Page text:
Football, Fussball, Soccer
The atmosphere was electric both inside and outside the stadium, the supporters colorful and loud. The scene at HSH Nordbank Arena in Hamburg last Wednesday, where I was among the 48,000 who saw Hamburger SV defeat VfL Bochum, 3-1, was similar. It was enjoyable, but it was hard not to feel a bit wistful at the same time, knowing that the game in the U.S. may never achieve that kind of prominence.
But prominence can be a double-edged sword. With it comes saturation, corporatization and reduced access for the common fan - the lowest-priced ticket I saw available for sale at HSV, for example, was 35 euro (about $47), a Coke was 4 euro, and the Hertha game had been sold out for nearly a month.
Who brags about seeing an aging, popular band in a large stadium years after their first platinum album? Nobody. But everyone wants to be able to say they were there at the beginning, standing in a small, smokey club listening to a bunch of unknowns destined for stardom. Counterculture is cool, and it can be a brand as well. No-frills can be appealing in its own way, especially in an era of luxury suites, seat licenses and the like. Based upon my experience at the Millerntor stadium, just blocks from Hamburg's famous Reeperbahn red light district, going punk rock may be just the ticket for Major League Soccer.
The Millerntor is home to FC St. Pauli, whose motto is "Non established since 1910". The Pirates of the North returned to the Bundesliga's second division last season after four years in the regional leagues and cannot hope to compete with HSV athletically or financially. But neither can any MLS club, so it's worth looking at how FCSP manages to fill both its mostly rickety, 23,000 -seat stadium and its souvenir shop each time it plays.
The Millerntor's brand-new, 12 million euro south stand features terracing for the ultras, seats for fans who want a bit more comfort and even a few suites up near the top. Sven Brux, a 20-year St. Pauli employee who handles game day organization, security and press, confirmed that the suites don't necessarily conflict with the club's anti-establishment philosophy: "Well, here they're not so big." The stadium's other three stands are old, small and bare-bones, and will be replaced eventually, Brux said. But in the meantime, they do the job. They're close to the field and the roofs hold in the noise -- a stark contrast to the open-air, shallow stands that seem to feature in just about every copy-cat MLS stadium that's been built so far.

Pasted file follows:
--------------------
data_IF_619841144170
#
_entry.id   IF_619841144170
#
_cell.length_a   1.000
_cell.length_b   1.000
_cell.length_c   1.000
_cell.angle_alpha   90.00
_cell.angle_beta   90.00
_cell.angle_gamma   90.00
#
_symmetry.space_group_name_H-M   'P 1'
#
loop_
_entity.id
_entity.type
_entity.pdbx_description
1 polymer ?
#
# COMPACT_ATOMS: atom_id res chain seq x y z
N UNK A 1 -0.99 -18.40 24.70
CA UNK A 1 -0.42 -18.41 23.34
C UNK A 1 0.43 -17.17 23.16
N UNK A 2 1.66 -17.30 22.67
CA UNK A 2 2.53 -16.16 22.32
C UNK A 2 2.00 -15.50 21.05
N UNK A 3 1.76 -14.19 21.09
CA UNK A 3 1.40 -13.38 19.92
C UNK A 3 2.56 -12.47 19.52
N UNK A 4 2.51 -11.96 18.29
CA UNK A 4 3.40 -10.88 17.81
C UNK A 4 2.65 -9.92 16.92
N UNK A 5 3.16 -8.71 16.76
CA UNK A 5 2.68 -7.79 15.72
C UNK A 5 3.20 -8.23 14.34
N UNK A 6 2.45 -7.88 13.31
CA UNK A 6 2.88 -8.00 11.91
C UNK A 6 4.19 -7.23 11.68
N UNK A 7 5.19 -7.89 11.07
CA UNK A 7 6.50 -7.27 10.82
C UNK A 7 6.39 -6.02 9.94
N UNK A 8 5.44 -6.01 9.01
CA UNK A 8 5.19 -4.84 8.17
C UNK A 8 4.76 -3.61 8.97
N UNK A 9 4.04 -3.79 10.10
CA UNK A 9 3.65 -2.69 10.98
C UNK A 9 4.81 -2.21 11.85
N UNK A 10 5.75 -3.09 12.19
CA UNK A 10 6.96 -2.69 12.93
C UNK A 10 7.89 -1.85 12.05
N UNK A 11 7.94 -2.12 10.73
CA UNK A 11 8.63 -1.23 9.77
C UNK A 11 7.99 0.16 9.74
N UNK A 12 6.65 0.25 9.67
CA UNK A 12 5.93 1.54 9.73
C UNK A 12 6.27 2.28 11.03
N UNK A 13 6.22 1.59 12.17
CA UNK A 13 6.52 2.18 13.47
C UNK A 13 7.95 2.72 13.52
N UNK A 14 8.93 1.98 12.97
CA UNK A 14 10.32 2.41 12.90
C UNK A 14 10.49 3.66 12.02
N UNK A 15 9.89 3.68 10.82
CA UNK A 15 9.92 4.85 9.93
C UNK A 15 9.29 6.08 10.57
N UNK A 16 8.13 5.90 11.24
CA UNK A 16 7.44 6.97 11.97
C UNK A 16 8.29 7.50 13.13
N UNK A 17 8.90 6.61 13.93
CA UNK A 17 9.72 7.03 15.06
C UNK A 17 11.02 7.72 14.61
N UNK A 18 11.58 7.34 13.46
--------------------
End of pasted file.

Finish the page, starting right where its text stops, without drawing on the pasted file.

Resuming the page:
The fans show up early, gathering around the sausage and beer carts that sit outside. This is not a family and youth soccer crowd. There are kids, certainly, but they're more likely to be wearing little leather jackets and carrying pirate flags than they are to be sporting shin guards. Anti-fascist T-shirts (a swipe at HSV), earrings, leather and anything else that might make you think you were at CBGB in the 1980s, in addition to FCSP's distinctive brown jersey, are everywhere. Those same shirts moved briskly at the very modern club shop.
The fans create the atmosphere. They are the event. The singing is constant, the rejoicing following FCSP's two goals against Mainz euphoric and the cheers and banners creative. On this day, they throw balls of paper toward the field to mock the bizarre incident that contributed to HSV's UEFA Cup elimination a few days earlier. Brux himself was wearing a badge reading "I [heart] Papierkugeln".
Prior to the 2007 season, MLS introduced its 'Game First' initiative, designed in part to professionalize the presentation of its games. A reduction of in-stadium announcements and background noise, better television broadcasts, etc. played a part in reducing the clutter surrounding the match. My day at St. Pauli convinced me that the league should go further.
Clubs are wasting their money on amenities at stadiums that do nothing to generate atmosphere. Gourmet food stands that distract fans, high "roofs" like the ones in Sandy and Commerce City that add only to the facility's cost and not its noise level, multiple, glass-enclosed suites and shallow stands that separate fans from the field suck the life from an event. That money, if available, should be spent securing the site itself, not on the facility. Better to have basic, humble digs downtown than a soulless palace in the far-flung suburbs. Toronto FC has it right, and everyone knows it.
Present MLS as the alternative to the corporate, overpriced NFL or the slow, tired, drug-riddled farce that is Major League Baseball. Be punk rock. Be pirates. Be the up-and-coming band at the crowded, smelly club that people are dying to get into. Get your message out to the millions who don't just consume the popular and obvious. If the atmosphere is there, customers will want to be as well. A place to stand and a few basic refreshment vendors should be sufficient. The fans for whom that's not good enough aren't going to add to the spectacle anyway.